How can you make inheritance fairer?
What could be wrong with leaving money to your children in your will?
Economists on both the left and right agree that inheritance creates a problem for equality of opportunity, by giving children with wealthy or thrifty parents an advantage over those without such luck.
BBC Radio 4's Analysis explores three suggestions about how to make inheritance fairer.
Stuart White: Provide a universal financial inheritance
Professor Stuart White is director of the Public Policy Unit at Oxford University. He thinks inheritance is a very good thing, especially helpful in early adulthood when the money could be usefully spent on further education, setting up a business, or buying a car.
The big problem with the current system, he thinks, is that only some people benefit.
He favours a universal inheritance, what he calls a "capital grant". Everyone would receive the same amount at the same age, to be funded by taxing inheritance more heavily.
He suggests giving the grant to 18-year-olds, and linking the amount to the cost of a university degree:
"You want an amount that's sufficient to enable people to really launch into their adult lives in a creative and independent fashion, and in a way that contrasts with the kind of world we're creating, where young adults start their lives heavily indebted."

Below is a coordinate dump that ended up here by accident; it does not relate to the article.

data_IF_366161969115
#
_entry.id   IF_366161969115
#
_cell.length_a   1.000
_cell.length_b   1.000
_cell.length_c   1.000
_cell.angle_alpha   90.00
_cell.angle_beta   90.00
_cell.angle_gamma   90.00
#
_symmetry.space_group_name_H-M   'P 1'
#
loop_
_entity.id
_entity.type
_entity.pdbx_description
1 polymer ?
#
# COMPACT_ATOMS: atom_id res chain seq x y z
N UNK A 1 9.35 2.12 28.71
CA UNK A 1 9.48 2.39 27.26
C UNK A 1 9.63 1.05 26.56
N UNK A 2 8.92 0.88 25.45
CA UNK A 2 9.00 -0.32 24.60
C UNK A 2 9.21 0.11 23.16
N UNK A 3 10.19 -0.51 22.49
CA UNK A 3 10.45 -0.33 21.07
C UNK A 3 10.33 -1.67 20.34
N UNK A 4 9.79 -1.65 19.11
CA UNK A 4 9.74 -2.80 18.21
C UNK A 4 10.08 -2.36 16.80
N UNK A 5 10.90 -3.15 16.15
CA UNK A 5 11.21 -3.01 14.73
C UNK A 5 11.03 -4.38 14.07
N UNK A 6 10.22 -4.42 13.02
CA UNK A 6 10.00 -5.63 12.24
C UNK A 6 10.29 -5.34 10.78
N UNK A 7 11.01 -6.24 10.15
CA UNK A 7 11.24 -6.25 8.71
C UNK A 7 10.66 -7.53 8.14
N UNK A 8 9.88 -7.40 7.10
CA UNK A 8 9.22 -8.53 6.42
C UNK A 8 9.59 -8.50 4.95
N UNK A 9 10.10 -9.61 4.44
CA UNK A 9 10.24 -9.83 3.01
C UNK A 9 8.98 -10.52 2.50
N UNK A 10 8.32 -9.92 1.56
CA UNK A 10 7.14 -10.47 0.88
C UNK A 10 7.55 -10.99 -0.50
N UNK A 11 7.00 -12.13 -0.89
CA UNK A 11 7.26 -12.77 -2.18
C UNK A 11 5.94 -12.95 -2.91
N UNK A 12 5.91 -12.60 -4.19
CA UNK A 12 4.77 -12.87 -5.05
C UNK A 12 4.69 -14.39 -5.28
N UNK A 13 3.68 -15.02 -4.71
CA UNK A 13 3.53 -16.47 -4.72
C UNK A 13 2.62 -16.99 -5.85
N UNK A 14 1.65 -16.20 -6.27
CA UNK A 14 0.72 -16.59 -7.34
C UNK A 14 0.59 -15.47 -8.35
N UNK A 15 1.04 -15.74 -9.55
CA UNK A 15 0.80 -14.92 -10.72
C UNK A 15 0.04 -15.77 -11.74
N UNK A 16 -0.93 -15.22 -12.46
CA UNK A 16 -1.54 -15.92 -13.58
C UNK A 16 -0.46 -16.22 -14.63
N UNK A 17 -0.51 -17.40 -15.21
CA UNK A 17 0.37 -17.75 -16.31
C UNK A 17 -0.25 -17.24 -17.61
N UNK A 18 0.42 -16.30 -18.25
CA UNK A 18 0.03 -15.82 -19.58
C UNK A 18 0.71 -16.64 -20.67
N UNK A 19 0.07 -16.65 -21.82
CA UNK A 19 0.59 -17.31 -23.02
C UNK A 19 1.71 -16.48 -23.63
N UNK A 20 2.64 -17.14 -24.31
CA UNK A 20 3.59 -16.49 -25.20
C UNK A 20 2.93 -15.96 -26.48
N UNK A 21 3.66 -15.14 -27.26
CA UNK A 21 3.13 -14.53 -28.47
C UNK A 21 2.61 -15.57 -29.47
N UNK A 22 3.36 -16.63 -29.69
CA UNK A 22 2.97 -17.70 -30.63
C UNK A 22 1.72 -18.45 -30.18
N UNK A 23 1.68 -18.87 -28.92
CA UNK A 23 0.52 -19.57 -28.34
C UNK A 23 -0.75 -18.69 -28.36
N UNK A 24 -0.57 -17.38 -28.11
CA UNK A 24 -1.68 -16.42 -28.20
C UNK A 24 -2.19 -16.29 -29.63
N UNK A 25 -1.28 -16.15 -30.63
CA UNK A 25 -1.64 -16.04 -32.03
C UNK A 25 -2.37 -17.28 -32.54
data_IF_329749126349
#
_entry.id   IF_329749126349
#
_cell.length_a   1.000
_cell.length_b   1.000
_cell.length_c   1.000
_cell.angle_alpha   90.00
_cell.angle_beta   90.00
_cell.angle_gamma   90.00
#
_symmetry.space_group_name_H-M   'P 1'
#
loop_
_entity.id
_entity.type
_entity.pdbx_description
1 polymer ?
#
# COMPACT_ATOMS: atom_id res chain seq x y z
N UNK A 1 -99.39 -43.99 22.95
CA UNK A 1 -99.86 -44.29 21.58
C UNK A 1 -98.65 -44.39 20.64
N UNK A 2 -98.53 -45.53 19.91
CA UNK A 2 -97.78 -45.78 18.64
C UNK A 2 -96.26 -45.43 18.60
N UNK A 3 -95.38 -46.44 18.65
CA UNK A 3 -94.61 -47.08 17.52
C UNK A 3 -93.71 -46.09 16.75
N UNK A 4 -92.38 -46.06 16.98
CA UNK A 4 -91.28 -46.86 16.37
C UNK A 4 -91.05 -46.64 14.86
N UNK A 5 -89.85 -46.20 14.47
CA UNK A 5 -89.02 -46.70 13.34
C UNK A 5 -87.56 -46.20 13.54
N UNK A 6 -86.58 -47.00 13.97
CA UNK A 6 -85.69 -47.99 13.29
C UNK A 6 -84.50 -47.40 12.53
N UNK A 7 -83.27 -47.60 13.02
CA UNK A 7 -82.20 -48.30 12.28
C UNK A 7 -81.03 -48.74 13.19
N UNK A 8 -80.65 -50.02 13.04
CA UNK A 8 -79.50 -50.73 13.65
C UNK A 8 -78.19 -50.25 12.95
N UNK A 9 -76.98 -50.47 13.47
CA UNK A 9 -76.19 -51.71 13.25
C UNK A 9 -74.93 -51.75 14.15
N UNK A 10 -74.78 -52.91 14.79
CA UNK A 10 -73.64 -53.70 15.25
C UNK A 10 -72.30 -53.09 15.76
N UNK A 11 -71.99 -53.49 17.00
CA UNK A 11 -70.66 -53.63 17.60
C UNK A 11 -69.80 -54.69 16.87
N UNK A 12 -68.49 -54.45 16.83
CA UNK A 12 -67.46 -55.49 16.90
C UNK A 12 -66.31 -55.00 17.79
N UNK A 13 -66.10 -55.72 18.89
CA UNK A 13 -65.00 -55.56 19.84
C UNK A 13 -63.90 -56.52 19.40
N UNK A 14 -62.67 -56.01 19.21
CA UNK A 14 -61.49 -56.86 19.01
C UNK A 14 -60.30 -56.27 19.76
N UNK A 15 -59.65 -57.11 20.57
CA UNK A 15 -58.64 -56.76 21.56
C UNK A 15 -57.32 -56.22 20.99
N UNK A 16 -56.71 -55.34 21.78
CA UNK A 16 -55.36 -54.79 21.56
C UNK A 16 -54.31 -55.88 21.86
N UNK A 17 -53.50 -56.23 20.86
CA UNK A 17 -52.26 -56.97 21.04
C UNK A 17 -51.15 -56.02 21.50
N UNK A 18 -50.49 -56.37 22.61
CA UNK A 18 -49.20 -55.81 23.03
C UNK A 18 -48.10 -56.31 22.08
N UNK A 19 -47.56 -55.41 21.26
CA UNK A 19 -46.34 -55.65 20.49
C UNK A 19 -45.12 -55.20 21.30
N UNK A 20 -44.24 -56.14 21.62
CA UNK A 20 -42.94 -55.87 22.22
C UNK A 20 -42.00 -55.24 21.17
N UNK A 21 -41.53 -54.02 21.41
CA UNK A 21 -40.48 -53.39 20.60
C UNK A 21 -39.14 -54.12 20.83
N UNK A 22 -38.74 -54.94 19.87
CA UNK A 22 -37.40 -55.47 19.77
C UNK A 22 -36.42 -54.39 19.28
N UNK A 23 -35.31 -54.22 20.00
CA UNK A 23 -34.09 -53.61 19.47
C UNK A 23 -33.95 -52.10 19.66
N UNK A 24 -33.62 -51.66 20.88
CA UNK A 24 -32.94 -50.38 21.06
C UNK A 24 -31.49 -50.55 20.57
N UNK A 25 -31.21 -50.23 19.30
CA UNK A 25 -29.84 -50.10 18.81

This system would have three advantages:
- It is more equal: everyone gets an inheritance.
- It is predictable: you know that you will receive an inheritance at a certain age.
- It reduces dependency: because it is paid automatically, it is not at the discretion of family members who could exercise control by threatening disinheritance.
In other words, it takes some of the luck out of the equation. Children do not miss out because their parents have nothing to leave them, or choose to leave them nothing.
It also reduces the power of parents to give their own children a financial advantage.